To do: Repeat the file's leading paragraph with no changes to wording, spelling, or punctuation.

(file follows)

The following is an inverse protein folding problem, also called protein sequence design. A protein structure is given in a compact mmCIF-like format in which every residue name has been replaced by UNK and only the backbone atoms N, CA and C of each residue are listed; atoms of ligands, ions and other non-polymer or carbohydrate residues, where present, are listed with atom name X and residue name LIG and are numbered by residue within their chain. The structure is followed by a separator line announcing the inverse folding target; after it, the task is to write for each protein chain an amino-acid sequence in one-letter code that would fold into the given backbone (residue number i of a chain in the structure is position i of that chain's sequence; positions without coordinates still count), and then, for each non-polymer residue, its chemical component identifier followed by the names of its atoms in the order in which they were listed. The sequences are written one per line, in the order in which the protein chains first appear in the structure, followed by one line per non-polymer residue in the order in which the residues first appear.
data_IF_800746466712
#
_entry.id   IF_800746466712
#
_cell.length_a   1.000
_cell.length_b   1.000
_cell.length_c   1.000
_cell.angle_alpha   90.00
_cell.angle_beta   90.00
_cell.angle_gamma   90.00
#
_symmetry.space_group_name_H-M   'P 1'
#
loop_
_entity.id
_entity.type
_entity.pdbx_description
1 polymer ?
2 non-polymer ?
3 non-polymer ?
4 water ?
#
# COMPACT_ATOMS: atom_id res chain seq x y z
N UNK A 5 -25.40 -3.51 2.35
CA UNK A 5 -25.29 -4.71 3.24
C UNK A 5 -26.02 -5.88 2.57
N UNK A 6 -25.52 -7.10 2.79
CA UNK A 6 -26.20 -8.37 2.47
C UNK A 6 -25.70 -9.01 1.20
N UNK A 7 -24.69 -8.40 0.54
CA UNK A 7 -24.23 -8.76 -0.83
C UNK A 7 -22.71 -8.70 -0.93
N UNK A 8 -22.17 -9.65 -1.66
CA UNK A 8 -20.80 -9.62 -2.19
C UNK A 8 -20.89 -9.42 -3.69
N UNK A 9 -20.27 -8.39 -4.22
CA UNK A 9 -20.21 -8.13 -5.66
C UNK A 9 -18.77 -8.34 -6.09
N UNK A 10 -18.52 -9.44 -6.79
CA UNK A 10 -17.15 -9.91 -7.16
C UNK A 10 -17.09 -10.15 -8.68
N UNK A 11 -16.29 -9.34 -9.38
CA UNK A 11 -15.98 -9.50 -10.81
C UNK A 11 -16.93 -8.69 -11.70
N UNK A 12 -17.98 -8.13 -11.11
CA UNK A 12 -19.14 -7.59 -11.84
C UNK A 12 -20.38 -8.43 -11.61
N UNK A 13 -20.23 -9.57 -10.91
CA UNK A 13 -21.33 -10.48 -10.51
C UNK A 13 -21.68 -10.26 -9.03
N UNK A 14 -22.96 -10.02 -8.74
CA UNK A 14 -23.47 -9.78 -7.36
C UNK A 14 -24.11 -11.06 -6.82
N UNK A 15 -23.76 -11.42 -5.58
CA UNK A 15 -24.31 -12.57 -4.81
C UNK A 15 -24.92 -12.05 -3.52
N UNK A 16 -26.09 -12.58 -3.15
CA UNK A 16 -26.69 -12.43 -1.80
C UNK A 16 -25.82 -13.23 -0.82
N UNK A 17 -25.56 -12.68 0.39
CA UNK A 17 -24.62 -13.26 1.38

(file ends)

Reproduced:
The following is an inverse protein folding problem, also called protein sequence design. A protein structure is given in a compact mmCIF-like format in which every residue name has been replaced by UNK and only the backbone atoms N, CA and C of each residue are listed; atoms of ligands, ions and other non-polymer or carbohydrate residues, where present, are listed with atom name X and residue name LIG and are numbered by residue within their chain. The structure is followed by a separator line announcing the inverse folding target; after it, the task is to write for each protein chain an amino-acid sequence in one-letter code that would fold into the given backbone (residue number i of a chain in the structure is position i of that chain's sequence; positions without coordinates still count), and then, for each non-polymer residue, its chemical component identifier followed by the names of its atoms in the order in which they were listed. The sequences are written one per line, in the order in which the protein chains first appear in the structure, followed by one line per non-polymer residue in the order in which the residues first appear.